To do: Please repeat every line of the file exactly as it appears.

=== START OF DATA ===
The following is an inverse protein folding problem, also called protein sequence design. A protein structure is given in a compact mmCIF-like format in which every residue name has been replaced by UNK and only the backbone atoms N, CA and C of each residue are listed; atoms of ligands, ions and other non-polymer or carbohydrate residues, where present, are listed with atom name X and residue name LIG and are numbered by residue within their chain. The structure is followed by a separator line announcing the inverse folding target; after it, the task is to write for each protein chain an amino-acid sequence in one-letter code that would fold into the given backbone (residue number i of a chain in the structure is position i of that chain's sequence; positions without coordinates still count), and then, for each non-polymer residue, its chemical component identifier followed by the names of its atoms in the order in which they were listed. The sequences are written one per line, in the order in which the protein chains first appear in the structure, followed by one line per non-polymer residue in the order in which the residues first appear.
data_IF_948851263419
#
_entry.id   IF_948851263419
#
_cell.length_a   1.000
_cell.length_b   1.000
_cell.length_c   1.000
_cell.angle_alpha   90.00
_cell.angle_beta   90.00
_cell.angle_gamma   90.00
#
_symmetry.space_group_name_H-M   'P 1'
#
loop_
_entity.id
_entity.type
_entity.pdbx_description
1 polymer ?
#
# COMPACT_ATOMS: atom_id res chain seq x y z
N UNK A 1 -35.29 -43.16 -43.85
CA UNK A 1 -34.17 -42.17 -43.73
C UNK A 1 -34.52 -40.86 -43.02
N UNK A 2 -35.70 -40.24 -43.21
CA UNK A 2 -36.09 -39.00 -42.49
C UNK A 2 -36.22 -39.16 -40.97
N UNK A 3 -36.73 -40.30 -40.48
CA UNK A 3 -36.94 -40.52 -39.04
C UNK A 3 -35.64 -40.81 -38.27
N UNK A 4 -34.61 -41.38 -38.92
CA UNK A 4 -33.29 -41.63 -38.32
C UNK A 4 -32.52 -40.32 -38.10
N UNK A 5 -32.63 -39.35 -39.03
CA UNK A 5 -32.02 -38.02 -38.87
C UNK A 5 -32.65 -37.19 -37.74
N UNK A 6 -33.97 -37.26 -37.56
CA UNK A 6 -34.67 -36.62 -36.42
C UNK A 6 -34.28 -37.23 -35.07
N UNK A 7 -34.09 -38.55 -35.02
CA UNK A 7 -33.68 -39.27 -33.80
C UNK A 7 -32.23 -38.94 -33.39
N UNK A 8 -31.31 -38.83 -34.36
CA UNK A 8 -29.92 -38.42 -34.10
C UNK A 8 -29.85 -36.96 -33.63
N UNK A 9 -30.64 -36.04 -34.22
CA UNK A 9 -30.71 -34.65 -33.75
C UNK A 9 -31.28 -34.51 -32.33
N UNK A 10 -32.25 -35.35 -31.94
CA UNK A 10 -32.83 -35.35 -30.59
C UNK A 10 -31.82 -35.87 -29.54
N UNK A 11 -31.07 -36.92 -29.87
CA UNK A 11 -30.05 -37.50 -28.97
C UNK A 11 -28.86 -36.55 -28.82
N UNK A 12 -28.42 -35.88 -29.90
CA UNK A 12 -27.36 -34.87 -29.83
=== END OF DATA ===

The following is an inverse protein folding problem, also called protein sequence design. A protein structure is given in a compact mmCIF-like format in which every residue name has been replaced by UNK and only the backbone atoms N, CA and C of each residue are listed; atoms of ligands, ions and other non-polymer or carbohydrate residues, where present, are listed with atom name X and residue name LIG and are numbered by residue within their chain. The structure is followed by a separator line announcing the inverse folding target; after it, the task is to write for each protein chain an amino-acid sequence in one-letter code that would fold into the given backbone (residue number i of a chain in the structure is position i of that chain's sequence; positions without coordinates still count), and then, for each non-polymer residue, its chemical component identifier followed by the names of its atoms in the order in which they were listed. The sequences are written one per line, in the order in which the protein chains first appear in the structure, followed by one line per non-polymer residue in the order in which the residues first appear.
data_IF_948851263419
#
_entry.id   IF_948851263419
#
_cell.length_a   1.000
_cell.length_b   1.000
_cell.length_c   1.000
_cell.angle_alpha   90.00
_cell.angle_beta   90.00
_cell.angle_gamma   90.00
#
_symmetry.space_group_name_H-M   'P 1'
#
loop_
_entity.id
_entity.type
_entity.pdbx_description
1 polymer ?
#
# COMPACT_ATOMS: atom_id res chain seq x y z
N UNK A 1 -35.29 -43.16 -43.85
CA UNK A 1 -34.17 -42.17 -43.73
C UNK A 1 -34.52 -40.86 -43.02
N UNK A 2 -35.70 -40.24 -43.21
CA UNK A 2 -36.09 -39.00 -42.49
C UNK A 2 -36.22 -39.16 -40.97
N UNK A 3 -36.73 -40.30 -40.48
CA UNK A 3 -36.94 -40.52 -39.04
C UNK A 3 -35.64 -40.81 -38.27
N UNK A 4 -34.61 -41.38 -38.92
CA UNK A 4 -33.29 -41.63 -38.32
C UNK A 4 -32.52 -40.32 -38.10
N UNK A 5 -32.63 -39.35 -39.03
CA UNK A 5 -32.02 -38.02 -38.87
C UNK A 5 -32.65 -37.19 -37.74
N UNK A 6 -33.97 -37.26 -37.56
CA UNK A 6 -34.67 -36.62 -36.42
C UNK A 6 -34.28 -37.23 -35.07
N UNK A 7 -34.09 -38.55 -35.02
CA UNK A 7 -33.68 -39.27 -33.80
C UNK A 7 -32.23 -38.94 -33.39
N UNK A 8 -31.31 -38.83 -34.36
CA UNK A 8 -29.92 -38.42 -34.10
C UNK A 8 -29.85 -36.96 -33.63
N UNK A 9 -30.64 -36.04 -34.22
CA UNK A 9 -30.71 -34.65 -33.75
C UNK A 9 -31.28 -34.51 -32.33
N UNK A 10 -32.25 -35.35 -31.94
CA UNK A 10 -32.83 -35.35 -30.59
C UNK A 10 -31.82 -35.87 -29.54
N UNK A 11 -31.07 -36.92 -29.87
CA UNK A 11 -30.05 -37.50 -28.97
C UNK A 11 -28.86 -36.55 -28.82
N UNK A 12 -28.42 -35.88 -29.90
CA UNK A 12 -27.36 -34.87 -29.83